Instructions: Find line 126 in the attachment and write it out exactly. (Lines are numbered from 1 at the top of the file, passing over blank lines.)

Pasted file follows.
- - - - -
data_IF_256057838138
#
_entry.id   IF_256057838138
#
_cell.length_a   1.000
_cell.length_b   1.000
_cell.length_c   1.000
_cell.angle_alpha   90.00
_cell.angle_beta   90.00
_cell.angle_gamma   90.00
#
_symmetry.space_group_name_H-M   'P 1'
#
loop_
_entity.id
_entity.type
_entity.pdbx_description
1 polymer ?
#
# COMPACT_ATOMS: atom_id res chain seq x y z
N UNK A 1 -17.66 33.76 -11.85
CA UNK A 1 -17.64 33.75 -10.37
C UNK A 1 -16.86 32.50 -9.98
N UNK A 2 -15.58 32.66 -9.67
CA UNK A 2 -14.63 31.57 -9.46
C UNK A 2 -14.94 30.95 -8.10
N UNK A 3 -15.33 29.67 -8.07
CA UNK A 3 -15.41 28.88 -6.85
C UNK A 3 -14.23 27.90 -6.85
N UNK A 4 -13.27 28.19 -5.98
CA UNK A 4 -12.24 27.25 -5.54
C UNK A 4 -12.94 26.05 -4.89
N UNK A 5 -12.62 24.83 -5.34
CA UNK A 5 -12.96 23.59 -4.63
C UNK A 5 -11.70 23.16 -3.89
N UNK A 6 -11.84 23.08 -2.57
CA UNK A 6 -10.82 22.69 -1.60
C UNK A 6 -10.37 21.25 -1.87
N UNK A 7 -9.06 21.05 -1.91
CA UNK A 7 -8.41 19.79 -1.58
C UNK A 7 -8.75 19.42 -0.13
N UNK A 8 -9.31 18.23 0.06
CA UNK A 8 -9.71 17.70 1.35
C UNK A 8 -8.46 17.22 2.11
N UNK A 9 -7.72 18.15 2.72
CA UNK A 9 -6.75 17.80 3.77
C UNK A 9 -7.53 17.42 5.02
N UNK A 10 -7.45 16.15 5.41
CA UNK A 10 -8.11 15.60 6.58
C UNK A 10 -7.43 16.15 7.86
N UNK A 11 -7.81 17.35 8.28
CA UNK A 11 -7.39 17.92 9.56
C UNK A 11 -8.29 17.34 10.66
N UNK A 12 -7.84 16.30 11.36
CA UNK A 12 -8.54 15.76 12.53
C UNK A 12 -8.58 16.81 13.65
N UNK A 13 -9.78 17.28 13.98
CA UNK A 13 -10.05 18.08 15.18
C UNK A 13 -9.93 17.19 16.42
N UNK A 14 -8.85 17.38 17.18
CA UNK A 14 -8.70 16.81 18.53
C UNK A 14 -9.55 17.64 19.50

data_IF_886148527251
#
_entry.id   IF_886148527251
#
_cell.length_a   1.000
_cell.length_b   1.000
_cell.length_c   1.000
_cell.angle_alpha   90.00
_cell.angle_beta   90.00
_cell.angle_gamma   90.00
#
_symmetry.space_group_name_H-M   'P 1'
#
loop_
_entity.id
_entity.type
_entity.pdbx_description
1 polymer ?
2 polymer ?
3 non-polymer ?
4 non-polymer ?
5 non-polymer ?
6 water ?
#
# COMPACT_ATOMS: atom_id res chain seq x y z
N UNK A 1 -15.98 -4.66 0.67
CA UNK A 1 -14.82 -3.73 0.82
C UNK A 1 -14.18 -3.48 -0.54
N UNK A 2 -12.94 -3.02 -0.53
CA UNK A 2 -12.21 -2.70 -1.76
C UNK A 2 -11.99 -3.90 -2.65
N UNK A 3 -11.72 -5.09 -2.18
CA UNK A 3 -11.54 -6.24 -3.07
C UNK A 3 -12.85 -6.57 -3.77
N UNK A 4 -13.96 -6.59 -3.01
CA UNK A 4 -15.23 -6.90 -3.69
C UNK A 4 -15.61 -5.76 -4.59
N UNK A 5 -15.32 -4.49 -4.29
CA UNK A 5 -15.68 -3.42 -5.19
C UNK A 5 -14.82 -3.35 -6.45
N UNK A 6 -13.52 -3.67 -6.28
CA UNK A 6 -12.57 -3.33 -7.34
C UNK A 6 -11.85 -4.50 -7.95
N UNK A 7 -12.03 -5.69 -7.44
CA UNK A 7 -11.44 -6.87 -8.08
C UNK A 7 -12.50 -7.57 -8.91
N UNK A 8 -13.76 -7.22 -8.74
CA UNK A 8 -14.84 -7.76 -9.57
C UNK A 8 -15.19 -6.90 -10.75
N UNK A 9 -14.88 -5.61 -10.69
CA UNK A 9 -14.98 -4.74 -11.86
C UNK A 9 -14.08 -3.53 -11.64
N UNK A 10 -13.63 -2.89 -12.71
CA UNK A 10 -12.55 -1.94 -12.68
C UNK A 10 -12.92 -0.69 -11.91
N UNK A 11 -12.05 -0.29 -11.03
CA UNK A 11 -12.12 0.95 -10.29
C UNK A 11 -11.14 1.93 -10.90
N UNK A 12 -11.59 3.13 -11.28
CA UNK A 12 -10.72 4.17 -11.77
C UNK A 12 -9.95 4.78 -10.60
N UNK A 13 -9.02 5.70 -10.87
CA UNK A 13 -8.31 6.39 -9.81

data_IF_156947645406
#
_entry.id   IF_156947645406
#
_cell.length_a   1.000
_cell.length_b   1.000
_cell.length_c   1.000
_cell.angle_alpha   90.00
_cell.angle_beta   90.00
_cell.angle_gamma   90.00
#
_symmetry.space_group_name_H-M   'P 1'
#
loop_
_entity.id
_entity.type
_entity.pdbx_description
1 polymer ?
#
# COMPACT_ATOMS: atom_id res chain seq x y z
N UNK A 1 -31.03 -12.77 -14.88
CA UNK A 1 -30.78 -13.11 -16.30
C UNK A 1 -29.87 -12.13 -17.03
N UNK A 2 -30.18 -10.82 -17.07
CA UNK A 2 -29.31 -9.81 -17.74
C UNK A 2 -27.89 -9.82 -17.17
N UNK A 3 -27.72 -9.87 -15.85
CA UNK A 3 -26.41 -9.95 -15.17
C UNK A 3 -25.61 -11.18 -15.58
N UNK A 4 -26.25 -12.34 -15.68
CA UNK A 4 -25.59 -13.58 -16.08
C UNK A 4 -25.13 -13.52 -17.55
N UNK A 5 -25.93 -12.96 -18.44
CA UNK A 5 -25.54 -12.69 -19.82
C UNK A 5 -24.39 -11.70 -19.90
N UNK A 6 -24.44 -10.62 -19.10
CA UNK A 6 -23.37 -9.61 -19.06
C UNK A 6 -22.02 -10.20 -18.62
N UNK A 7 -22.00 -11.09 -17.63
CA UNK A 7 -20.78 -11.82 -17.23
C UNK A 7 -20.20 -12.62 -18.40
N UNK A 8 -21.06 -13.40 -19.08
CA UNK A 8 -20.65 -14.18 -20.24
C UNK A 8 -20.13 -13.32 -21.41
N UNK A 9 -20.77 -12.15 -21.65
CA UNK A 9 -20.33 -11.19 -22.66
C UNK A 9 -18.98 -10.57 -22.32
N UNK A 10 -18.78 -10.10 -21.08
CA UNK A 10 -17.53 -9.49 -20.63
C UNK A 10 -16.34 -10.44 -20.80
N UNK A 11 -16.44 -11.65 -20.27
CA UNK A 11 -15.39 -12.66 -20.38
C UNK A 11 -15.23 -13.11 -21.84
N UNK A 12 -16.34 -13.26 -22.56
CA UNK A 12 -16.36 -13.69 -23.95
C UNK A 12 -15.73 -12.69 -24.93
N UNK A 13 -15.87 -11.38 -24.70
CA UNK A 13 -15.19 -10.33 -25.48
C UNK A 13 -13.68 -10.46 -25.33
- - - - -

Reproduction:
data_IF_156947645406